Vocalist Paul Smith, guitarist Duncan Lloyd, keyboardist Lukas Wooler, drummer Tom English, and bassist Archis Tiku formed Maximo Park in Newcastle in 2001, naming their group after a park in Havana where revolutionaries once gathered. If not pop rock revolutionaries, at least Maximo Park sounds different than a lot of the rank and file. In much the same way the Arctic Monkeys took familiar elements and, through force of will, put a distinct imprint on the result, Maximo Park is a testament to youthful confidence and determination. The ruggedly strummed guitars, variously applied keyboards, chugging rhythm section and emotionally potent lyrics touch on antecedents as far back as XTC, Devo, Talking Heads and the Stranglers but carve out a creative space — a little stiff and rigorous, a little overzealous and hasty, bitter and loving — all their own.
Apply Some Pressure repackages both sides of the quintet’s first two singles, “The Coast Is Always Changing” and “Apply Some Pressure.” Those A-sides also appear on A Certain Trigger, an impressive debut of articulate and punchy pop rock. The pulsing “Signal and Sign” makes a dynamic beginning, followed by such standout tracks as the blurry, busy “Graffiti” and the energetic “Kiss You Better.” With a throbbing synth line coiling through the surging drive, “Limassol” is a blistering slice of new wavy pop. Some copies of A Certain Trigger include a bonus concert CD, Live in Tokyo.
Missing Songs is an uneven collection of B-sides and demos. “A19” could have been a potent pop rocker, but its farting synthesizer breaks serve no purpose, and the time changes don’t work. But “A Year of Doubt” is propelled by a catchy guitar hook, and its lyrics are album’s the most effectively straightforward. The demos of “Apply Some Pressure,” Graffiti” and “Once, a Glimpse” offer nothing revelatory, but they do demonstrate why the band landed a recording deal. The disc was also packaged as a double-pack with A Certain Trigger (not including Live in Tokyo).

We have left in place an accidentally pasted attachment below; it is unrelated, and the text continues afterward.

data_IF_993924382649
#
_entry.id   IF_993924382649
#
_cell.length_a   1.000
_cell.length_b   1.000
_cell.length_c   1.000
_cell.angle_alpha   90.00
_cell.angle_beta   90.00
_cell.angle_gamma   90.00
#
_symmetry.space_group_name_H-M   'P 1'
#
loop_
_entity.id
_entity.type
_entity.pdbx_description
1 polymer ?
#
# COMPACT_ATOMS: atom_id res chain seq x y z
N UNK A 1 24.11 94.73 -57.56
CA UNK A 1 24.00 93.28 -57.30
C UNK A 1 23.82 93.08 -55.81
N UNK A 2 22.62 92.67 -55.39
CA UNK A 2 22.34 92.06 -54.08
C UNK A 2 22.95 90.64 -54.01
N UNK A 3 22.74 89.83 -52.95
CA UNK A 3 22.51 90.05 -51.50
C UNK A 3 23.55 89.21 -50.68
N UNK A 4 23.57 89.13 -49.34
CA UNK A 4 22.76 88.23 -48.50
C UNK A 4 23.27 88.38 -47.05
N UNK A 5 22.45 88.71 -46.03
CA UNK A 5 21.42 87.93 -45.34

Our Earthly Pleasures benefits from a measure of stylistic diversity, from the frenzied and hard-edged “Our Velocity” to the keyboards-heavy “The Unshockable.” The rhythm section shines on “Girls Who Play Guitar,” while “Books From Boxes” boasts beautiful guitar and some of Smith’s most engaging lyrics: “Night falls / And towns become circuit boards / We can beat the sun as long as we keep moving.” The instrumental interplay on “Nosebleed” is lilting and lovely, while the strings on “Sandblasted and Set Free” are simply beautiful. The tremolo guitar on “Pride Before a Fall” is a welcome addition to an already impressive sonic palette. Our Earthly Pleasures is a beautifully crafted set of songs.